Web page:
To listen to the official language being spoken by a native speaker and to tune your listening skills to the correct pronunciation for colloquial or conversational Hindi, try tuning into an Indian radio station or finding a TV channel dedicated to Hindi speakers. Most people with Sky TV will have access to such programmes broadcast in India which means you can watch a range of programmes broadcast in the official language of India, Akshay Kumar style Bollywood programmes included!
2. Don't Give Up Too Quickly
As a solo learner, it can be really easy to become despondent and lose all faith in your ability to pick up the language and its unique expressions.
If you get off to a slow start, then don't get down about it. It is probably just down to the fact that you are still learning how to learn Hindi, whereas others who are being led by a language instructor will have the advantage of being led down the easiest path for their level - whether beginner or intermediate.
If you struggle to pick up key phrases, then take a step back and try to break the language down into smaller, more digestible chunks.
For instance, go back to the start and learn how to conjugate your basic verbs, revise nouns and their gender, and build up your learning from here.
As most people will only need a second language to speak to others in conversation, don't get weighed down by the details like what a pronoun is, mastering all the tenses, or how to identify an idiom, for instance. A few basic sayings like 'How are you?', 'Do you speak English?', and 'Where are you from?' are good places to start, as well as the days of the week and Hindi numbers so you can ask about the time.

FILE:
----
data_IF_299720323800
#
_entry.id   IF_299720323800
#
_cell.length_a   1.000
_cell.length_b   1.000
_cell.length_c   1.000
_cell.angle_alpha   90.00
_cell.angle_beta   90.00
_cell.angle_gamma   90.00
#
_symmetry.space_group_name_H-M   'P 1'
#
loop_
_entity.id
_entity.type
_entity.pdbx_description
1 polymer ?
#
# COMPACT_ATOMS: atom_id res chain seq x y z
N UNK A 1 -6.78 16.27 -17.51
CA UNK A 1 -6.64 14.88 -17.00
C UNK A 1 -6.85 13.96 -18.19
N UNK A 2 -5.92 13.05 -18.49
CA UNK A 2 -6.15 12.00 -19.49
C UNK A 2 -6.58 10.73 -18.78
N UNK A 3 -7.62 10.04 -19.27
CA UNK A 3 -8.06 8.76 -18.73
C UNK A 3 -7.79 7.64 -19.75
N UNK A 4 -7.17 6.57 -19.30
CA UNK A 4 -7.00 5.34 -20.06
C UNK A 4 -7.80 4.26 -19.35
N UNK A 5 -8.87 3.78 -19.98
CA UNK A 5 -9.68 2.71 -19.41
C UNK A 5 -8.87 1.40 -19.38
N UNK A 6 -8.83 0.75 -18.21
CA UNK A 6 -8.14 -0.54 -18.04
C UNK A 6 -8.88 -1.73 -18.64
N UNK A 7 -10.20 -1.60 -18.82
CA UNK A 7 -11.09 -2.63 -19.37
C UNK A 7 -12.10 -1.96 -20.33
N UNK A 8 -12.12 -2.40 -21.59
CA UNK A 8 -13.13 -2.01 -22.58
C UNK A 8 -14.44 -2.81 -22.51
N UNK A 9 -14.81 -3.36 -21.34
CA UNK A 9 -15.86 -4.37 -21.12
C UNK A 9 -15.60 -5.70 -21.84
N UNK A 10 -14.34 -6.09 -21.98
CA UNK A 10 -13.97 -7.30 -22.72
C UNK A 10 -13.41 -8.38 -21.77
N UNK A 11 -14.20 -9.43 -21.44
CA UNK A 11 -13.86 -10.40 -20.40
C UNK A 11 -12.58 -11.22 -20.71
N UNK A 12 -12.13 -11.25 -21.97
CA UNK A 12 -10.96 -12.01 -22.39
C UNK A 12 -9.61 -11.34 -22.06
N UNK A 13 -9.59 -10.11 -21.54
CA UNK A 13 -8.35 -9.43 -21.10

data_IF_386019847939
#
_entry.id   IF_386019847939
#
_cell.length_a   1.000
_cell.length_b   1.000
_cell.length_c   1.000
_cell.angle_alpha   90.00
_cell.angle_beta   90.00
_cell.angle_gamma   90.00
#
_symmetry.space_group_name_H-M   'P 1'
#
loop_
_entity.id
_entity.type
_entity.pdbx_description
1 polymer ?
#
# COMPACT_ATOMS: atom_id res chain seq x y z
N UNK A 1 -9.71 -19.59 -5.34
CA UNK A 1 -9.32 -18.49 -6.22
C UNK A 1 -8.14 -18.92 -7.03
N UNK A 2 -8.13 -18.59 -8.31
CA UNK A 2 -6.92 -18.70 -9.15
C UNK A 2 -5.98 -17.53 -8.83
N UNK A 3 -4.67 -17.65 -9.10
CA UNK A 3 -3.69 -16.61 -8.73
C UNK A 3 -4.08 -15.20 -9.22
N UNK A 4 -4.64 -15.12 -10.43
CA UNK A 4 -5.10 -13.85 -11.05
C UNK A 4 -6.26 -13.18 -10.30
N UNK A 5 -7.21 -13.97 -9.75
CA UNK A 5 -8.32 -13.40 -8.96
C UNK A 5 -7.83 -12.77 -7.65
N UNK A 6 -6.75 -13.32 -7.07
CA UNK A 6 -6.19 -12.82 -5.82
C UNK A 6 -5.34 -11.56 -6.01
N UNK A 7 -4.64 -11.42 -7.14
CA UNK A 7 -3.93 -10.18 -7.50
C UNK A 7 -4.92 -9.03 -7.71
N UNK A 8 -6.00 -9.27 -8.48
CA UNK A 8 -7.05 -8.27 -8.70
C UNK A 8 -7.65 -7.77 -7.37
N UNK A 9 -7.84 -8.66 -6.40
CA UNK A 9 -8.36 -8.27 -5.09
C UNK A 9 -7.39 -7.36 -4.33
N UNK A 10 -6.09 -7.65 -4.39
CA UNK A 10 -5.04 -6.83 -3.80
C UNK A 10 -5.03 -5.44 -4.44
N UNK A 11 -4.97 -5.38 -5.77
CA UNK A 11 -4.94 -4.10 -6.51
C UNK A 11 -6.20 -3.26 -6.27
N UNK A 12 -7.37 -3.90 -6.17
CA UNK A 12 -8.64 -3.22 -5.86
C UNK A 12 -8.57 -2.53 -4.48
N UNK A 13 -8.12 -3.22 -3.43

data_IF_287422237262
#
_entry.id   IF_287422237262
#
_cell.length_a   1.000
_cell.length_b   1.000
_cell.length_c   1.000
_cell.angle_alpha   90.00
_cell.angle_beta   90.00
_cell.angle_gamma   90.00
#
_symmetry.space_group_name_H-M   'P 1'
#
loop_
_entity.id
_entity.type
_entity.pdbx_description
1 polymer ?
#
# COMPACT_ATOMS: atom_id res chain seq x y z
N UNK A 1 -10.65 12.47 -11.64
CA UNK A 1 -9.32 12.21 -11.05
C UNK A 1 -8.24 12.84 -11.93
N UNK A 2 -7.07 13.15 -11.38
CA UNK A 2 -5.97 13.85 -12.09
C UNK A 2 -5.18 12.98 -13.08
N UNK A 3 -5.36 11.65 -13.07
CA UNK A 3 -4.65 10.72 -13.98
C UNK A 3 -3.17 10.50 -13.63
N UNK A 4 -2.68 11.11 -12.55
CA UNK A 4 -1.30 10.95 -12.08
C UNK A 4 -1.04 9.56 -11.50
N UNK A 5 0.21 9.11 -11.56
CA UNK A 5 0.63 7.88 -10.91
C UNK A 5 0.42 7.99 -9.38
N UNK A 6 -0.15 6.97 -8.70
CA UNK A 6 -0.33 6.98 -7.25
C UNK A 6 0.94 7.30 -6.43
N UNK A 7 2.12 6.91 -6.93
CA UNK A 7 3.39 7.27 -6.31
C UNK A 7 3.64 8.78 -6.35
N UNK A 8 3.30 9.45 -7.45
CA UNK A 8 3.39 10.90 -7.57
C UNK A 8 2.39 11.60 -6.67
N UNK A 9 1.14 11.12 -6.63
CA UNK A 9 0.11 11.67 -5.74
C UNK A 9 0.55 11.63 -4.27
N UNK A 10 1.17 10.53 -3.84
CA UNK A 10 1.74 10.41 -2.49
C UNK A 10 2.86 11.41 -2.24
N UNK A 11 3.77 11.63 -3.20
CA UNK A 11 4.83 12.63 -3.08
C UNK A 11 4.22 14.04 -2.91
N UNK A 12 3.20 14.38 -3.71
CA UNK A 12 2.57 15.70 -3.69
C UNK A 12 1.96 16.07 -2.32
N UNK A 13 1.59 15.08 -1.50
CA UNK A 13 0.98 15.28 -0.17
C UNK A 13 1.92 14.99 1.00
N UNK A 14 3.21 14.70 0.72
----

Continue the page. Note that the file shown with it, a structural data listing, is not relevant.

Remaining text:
Also, don't feel you have to pronounce every word just right, so long as the people, you are talking to can understand you then that's what counts. The fluency will come with more and more practice!
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Just think to yourself, what kinds of things did you learn first as a child picking up your mother-togue, or what were your first lessons in French / Spanish about? While sentence structure is different in Hindi to that of English and other European languages, remembering the basics can be key when you learn a new language.
3. Travel To India
It may seem incomprehensible that a stay in India with a Hindi dictionary could teach you more than a dozen lessons with a professional linguistics tutor, but visiting a country can teach you so much in the way of language and culture and thus facilitate learning a language like Hindi, which is steeped in history.
If you're going to get a private Hindi teacher, make sure to check out our Hindi lesson price guide before.
As a tourist in India, you can soak up conversations all around you, independently learn to read signs written in Hindi and discover local traditions taking place and their meaning to the country.
The younger you are, the easier it is said to be to pick up a foreign language yet if you leave yourself completely open to learning and are willing to show yourself up by trying out your conversational skills in order to communicate with the locals, then you will pick up the language in no time. You just need to take a leap!
And, who knows, when you have successfully learn Hindi, you could continue your personal language course with visits to other countries. Whether you want to learn Italian, learn German, learn Portuguese... you now know the best way to get free lessons!